Survey: Nearly 40% of R.I. hospitality businesses saw revenue decline 50% or more in July

THE RHODE ISLAND Hospitality Association found in a recent survey that 21% of respondents in the Rhode Island hospitality sector experienced more than a 70% decline in revenue in July compared with the same month a year ago.
THE RHODE ISLAND Hospitality Association found in a recent survey that 21% of respondents in the Rhode Island hospitality sector experienced more than a 70% decline in revenue in July compared with the same month a year ago.

CRANSTON – Nearly 40% of hospitality businesses in Rhode Island experienced a revenue loss of over 50% in July as the COVID-19 pandemic slammed the sector with state restrictions and a decline in travelers, according to a survey conducted by the Rhode Island Hospitality Association.

The survey found that 21% of respondents, which include owners of restaurants, banquet halls, media and performing arts centers, experienced more than a 70% decline in revenue year over year in July, while another 18% reported a decline of between 51% and 60%.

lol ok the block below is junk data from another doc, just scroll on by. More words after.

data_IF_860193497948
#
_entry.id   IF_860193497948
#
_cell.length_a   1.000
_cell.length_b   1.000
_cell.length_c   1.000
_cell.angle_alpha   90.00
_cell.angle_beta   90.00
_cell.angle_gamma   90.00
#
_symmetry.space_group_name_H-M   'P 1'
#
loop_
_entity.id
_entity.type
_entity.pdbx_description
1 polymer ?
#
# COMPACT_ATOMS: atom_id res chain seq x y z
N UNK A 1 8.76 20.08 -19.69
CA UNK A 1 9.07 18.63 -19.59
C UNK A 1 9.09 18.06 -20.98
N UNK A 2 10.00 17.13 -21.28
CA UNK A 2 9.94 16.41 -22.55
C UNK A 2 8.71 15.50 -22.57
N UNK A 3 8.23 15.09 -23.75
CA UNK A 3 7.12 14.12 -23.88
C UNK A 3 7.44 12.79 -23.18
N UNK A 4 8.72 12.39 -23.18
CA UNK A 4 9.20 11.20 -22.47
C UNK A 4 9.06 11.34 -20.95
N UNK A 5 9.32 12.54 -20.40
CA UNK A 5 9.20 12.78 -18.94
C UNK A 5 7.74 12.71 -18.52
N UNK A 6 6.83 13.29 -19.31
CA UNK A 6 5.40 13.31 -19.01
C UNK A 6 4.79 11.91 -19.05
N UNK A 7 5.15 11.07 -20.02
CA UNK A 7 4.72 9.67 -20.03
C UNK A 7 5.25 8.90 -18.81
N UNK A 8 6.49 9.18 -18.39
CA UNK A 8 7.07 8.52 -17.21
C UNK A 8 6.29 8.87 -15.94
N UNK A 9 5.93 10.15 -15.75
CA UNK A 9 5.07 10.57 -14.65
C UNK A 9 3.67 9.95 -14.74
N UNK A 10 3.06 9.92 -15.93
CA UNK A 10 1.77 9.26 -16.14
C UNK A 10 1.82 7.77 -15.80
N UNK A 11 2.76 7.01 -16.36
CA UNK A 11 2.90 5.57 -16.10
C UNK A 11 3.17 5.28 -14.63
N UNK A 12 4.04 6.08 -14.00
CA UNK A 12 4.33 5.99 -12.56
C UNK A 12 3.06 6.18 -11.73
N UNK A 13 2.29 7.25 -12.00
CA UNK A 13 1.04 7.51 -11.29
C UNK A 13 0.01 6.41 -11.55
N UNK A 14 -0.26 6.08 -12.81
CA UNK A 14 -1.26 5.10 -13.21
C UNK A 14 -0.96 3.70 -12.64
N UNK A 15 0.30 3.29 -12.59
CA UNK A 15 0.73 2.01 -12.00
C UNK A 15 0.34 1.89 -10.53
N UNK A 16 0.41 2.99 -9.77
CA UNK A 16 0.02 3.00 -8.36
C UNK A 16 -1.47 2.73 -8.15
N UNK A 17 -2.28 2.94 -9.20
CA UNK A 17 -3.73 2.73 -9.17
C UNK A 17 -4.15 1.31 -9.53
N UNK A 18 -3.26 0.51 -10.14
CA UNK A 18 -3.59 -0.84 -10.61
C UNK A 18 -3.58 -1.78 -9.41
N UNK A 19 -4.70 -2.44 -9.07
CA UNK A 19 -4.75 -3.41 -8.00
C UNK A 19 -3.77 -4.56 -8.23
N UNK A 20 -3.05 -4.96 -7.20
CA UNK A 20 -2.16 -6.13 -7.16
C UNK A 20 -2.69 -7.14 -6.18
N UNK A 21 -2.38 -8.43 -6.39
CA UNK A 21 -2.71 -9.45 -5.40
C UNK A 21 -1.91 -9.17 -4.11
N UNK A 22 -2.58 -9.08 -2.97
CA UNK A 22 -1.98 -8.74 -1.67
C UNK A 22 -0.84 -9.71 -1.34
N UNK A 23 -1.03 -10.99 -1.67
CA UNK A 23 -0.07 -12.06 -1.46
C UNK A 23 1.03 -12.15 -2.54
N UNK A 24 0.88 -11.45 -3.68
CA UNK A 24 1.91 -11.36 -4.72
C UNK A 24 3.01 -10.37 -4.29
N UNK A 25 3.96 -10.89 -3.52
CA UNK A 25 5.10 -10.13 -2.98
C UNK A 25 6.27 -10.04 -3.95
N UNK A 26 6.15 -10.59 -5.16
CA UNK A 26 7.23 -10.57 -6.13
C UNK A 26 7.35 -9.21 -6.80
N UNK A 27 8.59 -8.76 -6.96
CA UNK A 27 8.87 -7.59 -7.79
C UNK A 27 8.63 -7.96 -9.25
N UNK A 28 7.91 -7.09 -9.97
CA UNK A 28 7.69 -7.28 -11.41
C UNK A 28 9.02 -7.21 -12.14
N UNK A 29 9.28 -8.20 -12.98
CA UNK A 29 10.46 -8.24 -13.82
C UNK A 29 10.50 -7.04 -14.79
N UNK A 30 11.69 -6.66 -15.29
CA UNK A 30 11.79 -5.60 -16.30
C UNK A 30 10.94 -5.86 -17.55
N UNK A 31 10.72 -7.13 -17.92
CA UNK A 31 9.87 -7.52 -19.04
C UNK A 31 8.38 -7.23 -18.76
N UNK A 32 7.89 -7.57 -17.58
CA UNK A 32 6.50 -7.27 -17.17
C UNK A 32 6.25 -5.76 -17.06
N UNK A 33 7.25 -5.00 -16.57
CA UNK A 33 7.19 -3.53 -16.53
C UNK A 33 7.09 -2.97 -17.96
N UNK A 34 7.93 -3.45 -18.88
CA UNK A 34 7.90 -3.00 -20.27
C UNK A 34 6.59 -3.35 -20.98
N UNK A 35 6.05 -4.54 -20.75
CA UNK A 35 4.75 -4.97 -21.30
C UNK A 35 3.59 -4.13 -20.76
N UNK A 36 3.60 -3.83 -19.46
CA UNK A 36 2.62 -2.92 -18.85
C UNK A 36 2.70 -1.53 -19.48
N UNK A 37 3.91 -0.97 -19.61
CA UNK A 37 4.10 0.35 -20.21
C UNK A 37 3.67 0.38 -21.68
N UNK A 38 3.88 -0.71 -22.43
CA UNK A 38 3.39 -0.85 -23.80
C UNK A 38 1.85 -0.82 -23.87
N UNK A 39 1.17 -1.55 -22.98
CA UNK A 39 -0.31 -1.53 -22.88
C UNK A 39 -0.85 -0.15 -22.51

RIHA’s survey found that 92% of businesses surveyed have reopened, but 18% said that they have not been able to rehire staff due to lost revenue or have not rehired for fear that they will have to layoff staff soon.

The results were based on responses from 74 businesses between Aug. 17 and 24.

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“While we’re still in the midst of challenging circumstances, it’s still disappointing to see so many businesses across Rhode Island struggling financially,” said Dale J. Venturini, CEO and president of the Rhode Island Hospitality Association. “We hope that as restrictions continue to lift, consumers will feel more comfortable visiting our restaurants and hotels, and that those struggling to find work will look to the hospitality industry for employment opportunities.”

The survey also found that 33% of respondents voiced concern about competing with unemployment insurance, believing potential hires would rather collect enhanced benefits than return to work.

RIHA said more than half of eligible respondents also applied for RestoreRI grant funding offered through the R.I. Commerce Corp.

RIHA noted that hotel occupancy rate in Rhode Island in June had declined 35.1 percentage points year over year to 40.2%.

Nationally, nearly one in six restaurants are either closed for the long term or permanently due to the COVID-19 pandemic, according to figures from a National Restaurant Association survey. The industry is projected to lose $240 billion in sales by the end of the year, the association said.

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